American Idol fans can be divided into two categories: People who get off on the schadenfreude derived from the initial, painful auditions, and those who become emotionally attached to a particular contestant during the viewer-voting portion of the season. As such, “Hollywood Week” – the five-day run where all those golden ticket revelers go through a round of punishing new auditions – is like Idol purgatory. You don’t get to see freaky, delusional and possibly mildly retarded hopefuls shrieking tone-deaf renditions of “Don’tcha,” but it’s also too early to actually care about the fates of any of these people.
Last night, on the first of two Hollywood Week episodes, a series of rapid-fire eliminations pared down the competition from 176 to forty. Tonight, Randy, Simon and Paula will issue a face-to-face verdict with those remaining, and twenty-four will get the thumbs up to start the competition in earnest next week. Though any of them could be booted on tonight’s show, we’re just stoked that a few of our early faves are for now still in the running.
- Chris Sligh, the pudgy 28-year-old jokester who delivered an amazing version of Seal’s “Kiss From A Rose” in Birmingham, Alabama. Sligh fronts an only semi-terrible rock band called Half Past Forever and actually has decent taste in music: On his blog, frommymindtoyoureyes.blogspot.com, he lists Muse, Ben Folds, the Killers and Ray LaMontagne among his favorites.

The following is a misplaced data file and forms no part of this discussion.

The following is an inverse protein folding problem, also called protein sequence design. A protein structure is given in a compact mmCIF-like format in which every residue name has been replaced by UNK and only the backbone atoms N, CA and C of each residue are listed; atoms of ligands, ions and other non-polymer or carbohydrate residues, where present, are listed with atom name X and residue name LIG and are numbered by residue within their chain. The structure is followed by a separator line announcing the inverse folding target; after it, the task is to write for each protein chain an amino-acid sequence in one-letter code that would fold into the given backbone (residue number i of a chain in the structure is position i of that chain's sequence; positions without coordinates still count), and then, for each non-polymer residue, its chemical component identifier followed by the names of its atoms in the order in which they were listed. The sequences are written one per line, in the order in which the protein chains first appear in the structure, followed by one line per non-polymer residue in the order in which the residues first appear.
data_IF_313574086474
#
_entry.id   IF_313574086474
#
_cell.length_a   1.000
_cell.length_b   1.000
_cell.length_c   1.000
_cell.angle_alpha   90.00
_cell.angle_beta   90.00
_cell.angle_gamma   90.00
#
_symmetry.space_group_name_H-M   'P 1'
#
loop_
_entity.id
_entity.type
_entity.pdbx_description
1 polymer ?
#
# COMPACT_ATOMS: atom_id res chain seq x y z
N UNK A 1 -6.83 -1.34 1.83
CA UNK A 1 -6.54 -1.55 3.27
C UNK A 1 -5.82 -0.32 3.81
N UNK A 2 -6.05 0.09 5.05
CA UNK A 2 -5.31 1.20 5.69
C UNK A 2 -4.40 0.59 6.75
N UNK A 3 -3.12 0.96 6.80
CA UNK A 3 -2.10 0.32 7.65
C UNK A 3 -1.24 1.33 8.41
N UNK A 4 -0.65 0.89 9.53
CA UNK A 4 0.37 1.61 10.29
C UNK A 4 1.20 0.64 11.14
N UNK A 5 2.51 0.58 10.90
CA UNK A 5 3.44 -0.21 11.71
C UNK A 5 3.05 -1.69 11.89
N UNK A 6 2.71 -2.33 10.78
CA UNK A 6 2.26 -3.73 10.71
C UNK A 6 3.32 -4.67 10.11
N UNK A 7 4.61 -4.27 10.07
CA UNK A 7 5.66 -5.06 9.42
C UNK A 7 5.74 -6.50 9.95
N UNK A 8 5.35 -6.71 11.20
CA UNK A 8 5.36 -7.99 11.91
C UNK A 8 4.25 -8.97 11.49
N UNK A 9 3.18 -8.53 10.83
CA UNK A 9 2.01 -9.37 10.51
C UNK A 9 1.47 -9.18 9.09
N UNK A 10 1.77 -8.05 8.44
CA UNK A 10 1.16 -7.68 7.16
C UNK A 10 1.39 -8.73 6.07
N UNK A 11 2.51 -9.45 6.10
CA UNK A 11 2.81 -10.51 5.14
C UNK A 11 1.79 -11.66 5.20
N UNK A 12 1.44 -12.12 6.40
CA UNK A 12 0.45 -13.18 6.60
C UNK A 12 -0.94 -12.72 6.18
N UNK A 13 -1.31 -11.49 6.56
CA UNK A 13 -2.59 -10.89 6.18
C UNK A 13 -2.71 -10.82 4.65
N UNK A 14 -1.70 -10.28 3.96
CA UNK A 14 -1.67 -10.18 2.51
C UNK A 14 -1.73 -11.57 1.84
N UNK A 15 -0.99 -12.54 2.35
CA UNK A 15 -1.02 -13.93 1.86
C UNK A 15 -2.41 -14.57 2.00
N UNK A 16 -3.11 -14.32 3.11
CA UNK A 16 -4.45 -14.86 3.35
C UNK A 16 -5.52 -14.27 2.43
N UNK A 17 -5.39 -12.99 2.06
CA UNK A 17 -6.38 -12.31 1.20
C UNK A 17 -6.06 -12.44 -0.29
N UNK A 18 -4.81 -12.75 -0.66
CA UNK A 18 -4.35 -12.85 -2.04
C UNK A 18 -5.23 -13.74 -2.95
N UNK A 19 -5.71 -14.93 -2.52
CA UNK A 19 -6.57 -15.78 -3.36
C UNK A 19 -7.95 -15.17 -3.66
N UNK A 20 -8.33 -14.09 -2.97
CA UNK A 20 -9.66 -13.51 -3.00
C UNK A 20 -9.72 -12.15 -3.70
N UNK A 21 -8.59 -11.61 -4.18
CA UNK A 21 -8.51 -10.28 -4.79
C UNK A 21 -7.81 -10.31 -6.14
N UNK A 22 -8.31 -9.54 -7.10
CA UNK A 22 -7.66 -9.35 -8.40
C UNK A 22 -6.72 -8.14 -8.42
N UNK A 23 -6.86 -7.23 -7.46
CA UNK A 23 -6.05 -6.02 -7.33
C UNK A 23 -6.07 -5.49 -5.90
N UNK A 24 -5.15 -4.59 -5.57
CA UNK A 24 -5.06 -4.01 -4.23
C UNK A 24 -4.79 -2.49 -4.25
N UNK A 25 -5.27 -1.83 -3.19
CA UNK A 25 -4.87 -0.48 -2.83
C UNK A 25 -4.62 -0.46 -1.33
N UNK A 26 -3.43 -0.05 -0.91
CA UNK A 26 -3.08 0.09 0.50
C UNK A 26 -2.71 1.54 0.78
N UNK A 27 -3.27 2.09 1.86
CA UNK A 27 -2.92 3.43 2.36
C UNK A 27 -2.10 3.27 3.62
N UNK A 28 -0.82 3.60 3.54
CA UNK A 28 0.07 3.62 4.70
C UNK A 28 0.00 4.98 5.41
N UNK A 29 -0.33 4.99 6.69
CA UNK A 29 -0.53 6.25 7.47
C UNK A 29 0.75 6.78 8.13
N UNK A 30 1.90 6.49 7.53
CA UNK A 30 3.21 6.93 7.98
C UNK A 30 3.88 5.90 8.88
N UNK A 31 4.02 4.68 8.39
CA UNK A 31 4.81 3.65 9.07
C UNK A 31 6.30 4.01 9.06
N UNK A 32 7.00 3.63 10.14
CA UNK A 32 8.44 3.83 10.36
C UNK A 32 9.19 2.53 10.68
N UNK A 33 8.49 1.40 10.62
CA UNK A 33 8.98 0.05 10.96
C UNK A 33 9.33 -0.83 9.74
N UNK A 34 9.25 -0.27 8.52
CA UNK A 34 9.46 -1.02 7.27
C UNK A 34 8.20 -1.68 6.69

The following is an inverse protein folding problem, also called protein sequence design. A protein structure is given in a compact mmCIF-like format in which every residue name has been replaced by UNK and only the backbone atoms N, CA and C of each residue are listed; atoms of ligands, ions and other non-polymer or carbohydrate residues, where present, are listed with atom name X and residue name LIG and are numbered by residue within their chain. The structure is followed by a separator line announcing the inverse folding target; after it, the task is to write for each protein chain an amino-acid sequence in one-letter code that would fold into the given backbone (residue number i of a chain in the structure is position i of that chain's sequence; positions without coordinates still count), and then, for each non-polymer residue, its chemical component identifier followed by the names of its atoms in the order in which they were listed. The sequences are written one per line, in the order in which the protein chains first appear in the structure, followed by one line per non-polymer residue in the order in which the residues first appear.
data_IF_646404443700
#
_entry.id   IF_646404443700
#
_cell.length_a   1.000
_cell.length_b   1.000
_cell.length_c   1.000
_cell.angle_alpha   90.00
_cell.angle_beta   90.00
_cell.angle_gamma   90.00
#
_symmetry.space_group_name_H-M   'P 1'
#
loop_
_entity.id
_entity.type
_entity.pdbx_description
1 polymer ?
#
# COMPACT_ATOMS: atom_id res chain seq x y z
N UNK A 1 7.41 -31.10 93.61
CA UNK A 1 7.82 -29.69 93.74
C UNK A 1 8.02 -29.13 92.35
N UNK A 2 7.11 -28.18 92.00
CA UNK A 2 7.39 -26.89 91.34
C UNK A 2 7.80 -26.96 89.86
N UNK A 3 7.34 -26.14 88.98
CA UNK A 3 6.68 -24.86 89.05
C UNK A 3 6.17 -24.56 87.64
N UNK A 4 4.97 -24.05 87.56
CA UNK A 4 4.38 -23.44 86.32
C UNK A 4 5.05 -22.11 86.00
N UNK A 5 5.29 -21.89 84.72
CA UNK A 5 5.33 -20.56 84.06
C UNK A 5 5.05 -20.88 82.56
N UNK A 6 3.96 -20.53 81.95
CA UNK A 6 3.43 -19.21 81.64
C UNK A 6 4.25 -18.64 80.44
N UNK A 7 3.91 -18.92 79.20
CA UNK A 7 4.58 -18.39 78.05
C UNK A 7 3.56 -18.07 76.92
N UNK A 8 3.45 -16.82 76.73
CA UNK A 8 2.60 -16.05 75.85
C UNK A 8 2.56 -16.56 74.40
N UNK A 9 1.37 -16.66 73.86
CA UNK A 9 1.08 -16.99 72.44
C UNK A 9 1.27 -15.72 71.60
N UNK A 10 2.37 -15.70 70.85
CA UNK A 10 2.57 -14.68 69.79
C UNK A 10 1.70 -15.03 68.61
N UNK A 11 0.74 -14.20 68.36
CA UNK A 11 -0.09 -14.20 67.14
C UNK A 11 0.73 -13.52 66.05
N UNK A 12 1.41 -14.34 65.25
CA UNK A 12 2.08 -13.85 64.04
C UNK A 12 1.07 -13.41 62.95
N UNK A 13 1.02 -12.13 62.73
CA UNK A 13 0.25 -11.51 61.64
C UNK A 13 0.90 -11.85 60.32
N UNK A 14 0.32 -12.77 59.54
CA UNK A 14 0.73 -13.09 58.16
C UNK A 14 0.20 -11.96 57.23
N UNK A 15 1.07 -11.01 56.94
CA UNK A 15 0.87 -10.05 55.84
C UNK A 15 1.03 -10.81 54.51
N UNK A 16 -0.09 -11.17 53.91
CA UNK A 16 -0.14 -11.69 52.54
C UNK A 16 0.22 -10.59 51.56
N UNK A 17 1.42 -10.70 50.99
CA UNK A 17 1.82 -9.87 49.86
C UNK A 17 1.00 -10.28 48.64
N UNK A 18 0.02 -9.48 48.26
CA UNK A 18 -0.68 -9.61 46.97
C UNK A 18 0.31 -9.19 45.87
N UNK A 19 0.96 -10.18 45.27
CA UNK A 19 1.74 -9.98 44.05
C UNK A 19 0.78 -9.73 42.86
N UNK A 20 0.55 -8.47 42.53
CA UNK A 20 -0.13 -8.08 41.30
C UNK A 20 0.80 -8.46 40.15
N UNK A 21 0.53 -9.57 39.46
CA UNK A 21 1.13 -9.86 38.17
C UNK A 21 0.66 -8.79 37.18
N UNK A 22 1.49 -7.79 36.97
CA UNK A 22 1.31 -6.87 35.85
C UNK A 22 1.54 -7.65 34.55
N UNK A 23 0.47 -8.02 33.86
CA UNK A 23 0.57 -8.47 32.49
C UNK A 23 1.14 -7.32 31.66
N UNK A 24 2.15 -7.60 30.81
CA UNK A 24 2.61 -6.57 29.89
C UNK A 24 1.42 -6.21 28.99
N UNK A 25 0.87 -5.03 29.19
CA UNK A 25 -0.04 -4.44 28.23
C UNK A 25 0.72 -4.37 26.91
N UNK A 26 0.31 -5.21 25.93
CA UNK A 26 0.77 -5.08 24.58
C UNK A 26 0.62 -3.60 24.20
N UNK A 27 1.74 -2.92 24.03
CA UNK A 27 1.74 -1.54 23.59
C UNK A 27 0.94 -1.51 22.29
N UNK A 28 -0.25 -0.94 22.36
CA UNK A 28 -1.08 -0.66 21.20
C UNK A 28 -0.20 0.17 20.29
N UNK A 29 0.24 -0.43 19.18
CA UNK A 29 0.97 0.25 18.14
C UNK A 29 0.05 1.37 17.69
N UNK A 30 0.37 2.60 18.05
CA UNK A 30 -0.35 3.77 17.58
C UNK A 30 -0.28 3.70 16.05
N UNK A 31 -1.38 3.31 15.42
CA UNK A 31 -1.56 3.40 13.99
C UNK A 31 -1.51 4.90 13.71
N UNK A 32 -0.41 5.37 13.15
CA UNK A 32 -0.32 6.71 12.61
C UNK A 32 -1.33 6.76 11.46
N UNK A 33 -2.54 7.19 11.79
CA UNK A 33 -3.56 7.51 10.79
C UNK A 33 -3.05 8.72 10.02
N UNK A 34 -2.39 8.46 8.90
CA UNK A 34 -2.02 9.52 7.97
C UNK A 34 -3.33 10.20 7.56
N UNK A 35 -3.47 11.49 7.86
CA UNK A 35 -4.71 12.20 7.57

- Sixteen year-old Jordin Sparks, whose dad is NFL star Felipe Sparks, killed on Celine Dion’s “Because You Loved Me” in Seattle and has the potential to be a cross between Katherine McPhee and Lisa Tucker: an appealing blend of sass and chops.
- Blake Lewis’s frosted hair makes him look like a Seacrest-style tool, but the twenty-five year-old from Bothell, Washington has ridiculous beatbox skills that he worked to amazing effect last night in his group’s take on “How Deep Is Your Love.” His singing voice ain’t too shabby either.
- In 1965, R&B singer Roy Head had a smash hit with “Treat Her Right,” which has been covered by everyone from Otis Redding to Johnny Thunders to Nikka Costa. In 1980, he had a baby boy and named him – wait for it – Sundance Head. Though the excessively sweaty young Head needs to gain some control over his wide-ranging voice, he’s an early fan favorite to keep the Soul Patrol on active duty this season.
— Jenny Eliscu